It’s been a while but I believe it ran fine after that. One morning I went to get in and go to a car show but it wouldn’t start. It seemed to not be getting fuel and then it was flooded. At least I think it was flooded. It acted like it was and when I pulled the carb off I’m pretty sure the intake valley was full of gas. I emptied all the gas out of the carb and put it all back together. I checked the floats and nothing seemed to be sticking. There was gas in the oil, it didn’t seem to be a ton of it, but there was a strong fuel smell. Once I changed the oil and put the carb back together I was able to get it running. It didn’t sound bad, but not 100%. I could rev it and it would sound a bit off, but it held rpm. It wasn’t until I took it out for a test drive that it was obvious something was wrong. I’m not sure what to describe what was happening. I would guess detonation or pinging under load. I accelerate and I could almost feel the pedal push back as a popping or puffing noise came from the motor. I have tinkered around with the air/fuel mixture and it doesn’t eliminate the issue. And the more I drove it, it would start to backfire. I checked all the vacuum lines and they are all in place and secure. I had also stripped the threads on the left rear of the intake manifold pulling the carb on and off so I thought maybe it was just not sealing properly, but I have since corrected that (sort of) and the seal should be good.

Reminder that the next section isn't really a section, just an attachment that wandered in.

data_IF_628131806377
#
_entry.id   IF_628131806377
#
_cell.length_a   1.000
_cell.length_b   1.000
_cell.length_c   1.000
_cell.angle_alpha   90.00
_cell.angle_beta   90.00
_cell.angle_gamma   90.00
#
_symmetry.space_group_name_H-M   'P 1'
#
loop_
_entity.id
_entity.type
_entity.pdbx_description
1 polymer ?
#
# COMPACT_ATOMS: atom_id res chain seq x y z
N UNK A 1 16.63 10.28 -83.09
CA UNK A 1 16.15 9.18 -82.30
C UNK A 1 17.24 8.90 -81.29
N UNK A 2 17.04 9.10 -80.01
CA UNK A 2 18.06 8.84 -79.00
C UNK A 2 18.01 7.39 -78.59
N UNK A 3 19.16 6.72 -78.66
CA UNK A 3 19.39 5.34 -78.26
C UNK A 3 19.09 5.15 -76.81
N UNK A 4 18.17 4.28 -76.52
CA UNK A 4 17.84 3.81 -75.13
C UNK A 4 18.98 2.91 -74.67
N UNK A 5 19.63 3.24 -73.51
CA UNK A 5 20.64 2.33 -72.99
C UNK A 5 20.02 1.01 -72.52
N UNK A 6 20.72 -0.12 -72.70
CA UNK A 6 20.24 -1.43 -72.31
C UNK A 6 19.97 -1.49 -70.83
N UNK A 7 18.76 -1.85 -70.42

It all seems to be centered around the left rear cylinders. It only backfires on the driver’s side and the puffing seems to be coming from the driver’s side of the motor. It still idles… ok, but not great. It really only seems to have major issues under load. The motor was installed about a decade ago, it’s believed to be a 350 Pontiac of unknown origin. It has a Voodoo cam in it (which I hate and want to remove).

I also did a compression test which had some interesting results.

Driver’s side:

1 = 135

3 = 135

5 = 118

7 = 135

Passenger side:

2 = 140

4 = 130

6 = 118

8 = 128

The plugs on cylinders 5 and 7 turn black after running for a few minutes. The others two on that side are clean. I’ve changed all the plugs. and swapped plug wires. I did not remove the distributor but I checked the cap and it looks fine.